Citroen Traction Avant – 1934

The name of the game for Citroen in the mid-1930s was ‘frontal traction’, for the phenomenally successful Traction Avant was launched in 1934 and over three-quarters of a million would be sold before eventual discontinuation in 1957.

As with many French cars over the years, both technology and design were innovative. The Traction Avant’s looks were rakish and it had an arc-welded monocoque body – abandoning the traditional ‘chassis with separate bodywork bolted on’ approach in favor of an integrated unit… thus popularizing a method of car construction that became almost universal. Another advanced feature was the Traction Avant’s independent front suspension.

This novel low-slung machine was daring indeed compared to its contemporaries. But unfortunately its high development costs bankrupted Citroen, which was taken over by Michelin – thus enabling production to continue, with the added benefit for the new owner that Traction Avants could be used to pre-test Michelin tires. The original 7A model was a saloon with a small engine. This was quickly superseded by the 7B and 7C, each in turn having a slightly larger engine.

Later models were introduced with still larger engines, but the design hardly changed over two decades (though there was a rear-end tweak in 1952). Two-door coupes and four-door saloons were augmented with imaginative variants like the Commerciale, a clever hatchback with split tailgate. There was also a pleasing convertible and long’ model with an extra row of seats, though plans for automatic transmission and a luxury V8-engined limousine version never came to fruition.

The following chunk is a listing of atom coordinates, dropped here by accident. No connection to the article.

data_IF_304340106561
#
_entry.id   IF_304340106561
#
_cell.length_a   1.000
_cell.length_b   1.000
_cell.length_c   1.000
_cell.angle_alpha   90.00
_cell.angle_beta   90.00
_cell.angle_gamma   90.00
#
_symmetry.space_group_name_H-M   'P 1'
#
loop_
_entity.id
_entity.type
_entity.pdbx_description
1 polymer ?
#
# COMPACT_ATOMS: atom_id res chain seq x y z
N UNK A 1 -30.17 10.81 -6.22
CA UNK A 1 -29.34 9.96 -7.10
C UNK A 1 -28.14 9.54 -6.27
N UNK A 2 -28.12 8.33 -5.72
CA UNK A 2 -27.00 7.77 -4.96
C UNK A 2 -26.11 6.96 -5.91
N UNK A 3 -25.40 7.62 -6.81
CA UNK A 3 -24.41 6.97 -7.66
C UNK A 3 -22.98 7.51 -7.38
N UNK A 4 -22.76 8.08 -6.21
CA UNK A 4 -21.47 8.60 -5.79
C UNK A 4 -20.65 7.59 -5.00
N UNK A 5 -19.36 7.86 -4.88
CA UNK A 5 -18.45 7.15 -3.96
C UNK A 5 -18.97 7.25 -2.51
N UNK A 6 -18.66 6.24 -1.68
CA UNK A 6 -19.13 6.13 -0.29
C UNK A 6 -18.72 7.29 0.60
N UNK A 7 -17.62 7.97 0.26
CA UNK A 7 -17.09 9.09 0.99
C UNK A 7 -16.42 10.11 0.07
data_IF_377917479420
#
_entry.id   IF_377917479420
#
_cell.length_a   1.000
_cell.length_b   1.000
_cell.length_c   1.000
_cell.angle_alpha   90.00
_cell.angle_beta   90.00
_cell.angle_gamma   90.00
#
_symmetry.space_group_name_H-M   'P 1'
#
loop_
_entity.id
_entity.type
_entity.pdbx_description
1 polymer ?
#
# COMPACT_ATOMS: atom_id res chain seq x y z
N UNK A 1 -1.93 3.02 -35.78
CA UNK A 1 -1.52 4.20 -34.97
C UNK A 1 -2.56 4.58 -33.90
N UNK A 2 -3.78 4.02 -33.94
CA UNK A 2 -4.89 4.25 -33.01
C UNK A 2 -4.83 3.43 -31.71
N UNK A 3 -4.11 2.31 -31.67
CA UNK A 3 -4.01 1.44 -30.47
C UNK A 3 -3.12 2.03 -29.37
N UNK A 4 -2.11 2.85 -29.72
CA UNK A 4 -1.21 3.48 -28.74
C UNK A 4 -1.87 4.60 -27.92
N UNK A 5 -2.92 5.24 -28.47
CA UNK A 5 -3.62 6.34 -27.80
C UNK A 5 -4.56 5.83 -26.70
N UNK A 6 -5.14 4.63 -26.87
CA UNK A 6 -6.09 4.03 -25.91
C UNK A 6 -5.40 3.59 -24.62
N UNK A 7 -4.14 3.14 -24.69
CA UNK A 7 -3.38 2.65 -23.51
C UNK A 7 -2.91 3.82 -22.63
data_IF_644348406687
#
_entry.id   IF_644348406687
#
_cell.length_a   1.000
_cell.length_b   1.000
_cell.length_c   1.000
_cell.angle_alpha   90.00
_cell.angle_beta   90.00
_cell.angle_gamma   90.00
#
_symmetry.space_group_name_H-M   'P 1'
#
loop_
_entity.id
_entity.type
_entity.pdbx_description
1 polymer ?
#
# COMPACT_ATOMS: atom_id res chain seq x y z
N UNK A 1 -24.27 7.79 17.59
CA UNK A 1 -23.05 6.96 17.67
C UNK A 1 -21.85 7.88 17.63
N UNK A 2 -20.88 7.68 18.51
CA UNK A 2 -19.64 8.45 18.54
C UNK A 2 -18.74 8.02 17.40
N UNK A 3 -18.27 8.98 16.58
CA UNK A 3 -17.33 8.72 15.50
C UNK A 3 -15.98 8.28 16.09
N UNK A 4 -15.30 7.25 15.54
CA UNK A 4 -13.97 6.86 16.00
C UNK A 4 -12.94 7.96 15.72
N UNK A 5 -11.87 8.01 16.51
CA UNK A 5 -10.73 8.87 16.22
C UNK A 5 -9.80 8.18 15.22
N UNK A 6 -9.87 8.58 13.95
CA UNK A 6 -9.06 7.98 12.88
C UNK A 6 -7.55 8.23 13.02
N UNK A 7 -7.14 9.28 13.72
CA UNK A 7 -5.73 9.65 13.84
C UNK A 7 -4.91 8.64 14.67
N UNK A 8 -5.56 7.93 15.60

Traction Avants were not only built at the main Paris plant, but also in Belgium, Germany and England. These robust vehicles survive in large numbers, with owner-drivers regularly holding rallies all over the world and quite a few still in use as regular road cars.




1934 (until 1957)


1,303 CC, 1,529 CC, 1,628 CC. 1,911 CC Straight Four; 2,867 cc Straight Six

performance: a mid-range engine could reach 70 mph (115 km/h)


The new monocoque body was treated with widespread suspicion when the Traction Avant was launched, with traditionalists believing it lacked strength – so to confound doubters Citroen arranged an impressive crash test in which the new vehicle remained in one piece after being pushed over a cliff.


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